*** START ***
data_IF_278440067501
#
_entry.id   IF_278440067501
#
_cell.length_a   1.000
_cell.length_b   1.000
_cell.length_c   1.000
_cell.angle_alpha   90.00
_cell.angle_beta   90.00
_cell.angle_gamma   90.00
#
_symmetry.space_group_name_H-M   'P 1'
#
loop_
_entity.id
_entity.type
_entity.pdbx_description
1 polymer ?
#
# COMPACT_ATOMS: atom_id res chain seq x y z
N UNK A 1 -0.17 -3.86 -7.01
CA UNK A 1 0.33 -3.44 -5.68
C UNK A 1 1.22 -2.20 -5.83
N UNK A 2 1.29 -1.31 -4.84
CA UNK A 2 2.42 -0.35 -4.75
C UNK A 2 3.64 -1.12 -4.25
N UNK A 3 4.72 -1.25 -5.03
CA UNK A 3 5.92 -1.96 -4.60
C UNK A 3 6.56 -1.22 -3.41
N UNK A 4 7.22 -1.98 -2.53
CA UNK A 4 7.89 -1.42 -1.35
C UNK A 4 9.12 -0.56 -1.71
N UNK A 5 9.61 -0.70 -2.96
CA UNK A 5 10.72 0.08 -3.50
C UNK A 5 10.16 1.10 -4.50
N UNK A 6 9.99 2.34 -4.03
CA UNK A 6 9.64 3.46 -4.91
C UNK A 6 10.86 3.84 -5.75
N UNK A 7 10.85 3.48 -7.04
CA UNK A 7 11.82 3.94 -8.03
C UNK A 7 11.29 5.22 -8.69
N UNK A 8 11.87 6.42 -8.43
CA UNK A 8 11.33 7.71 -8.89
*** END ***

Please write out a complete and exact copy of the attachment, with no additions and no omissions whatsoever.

data_IF_278440067501
#
_entry.id   IF_278440067501
#
_cell.length_a   1.000
_cell.length_b   1.000
_cell.length_c   1.000
_cell.angle_alpha   90.00
_cell.angle_beta   90.00
_cell.angle_gamma   90.00
#
_symmetry.space_group_name_H-M   'P 1'
#
loop_
_entity.id
_entity.type
_entity.pdbx_description
1 polymer ?
#
# COMPACT_ATOMS: atom_id res chain seq x y z
N UNK A 1 -0.17 -3.86 -7.01
CA UNK A 1 0.33 -3.44 -5.68
C UNK A 1 1.22 -2.20 -5.83
N UNK A 2 1.29 -1.31 -4.84
CA UNK A 2 2.42 -0.35 -4.75
C UNK A 2 3.64 -1.12 -4.25
N UNK A 3 4.72 -1.25 -5.03
CA UNK A 3 5.92 -1.96 -4.60
C UNK A 3 6.56 -1.22 -3.41
N UNK A 4 7.22 -1.98 -2.53
CA UNK A 4 7.89 -1.42 -1.35
C UNK A 4 9.12 -0.56 -1.71
N UNK A 5 9.61 -0.70 -2.96
CA UNK A 5 10.72 0.08 -3.50
C UNK A 5 10.16 1.10 -4.50
N UNK A 6 9.99 2.34 -4.03
CA UNK A 6 9.64 3.46 -4.91
C UNK A 6 10.86 3.84 -5.75
N UNK A 7 10.85 3.48 -7.04
CA UNK A 7 11.82 3.94 -8.03
C UNK A 7 11.29 5.22 -8.69
N UNK A 8 11.87 6.42 -8.43
CA UNK A 8 11.33 7.71 -8.89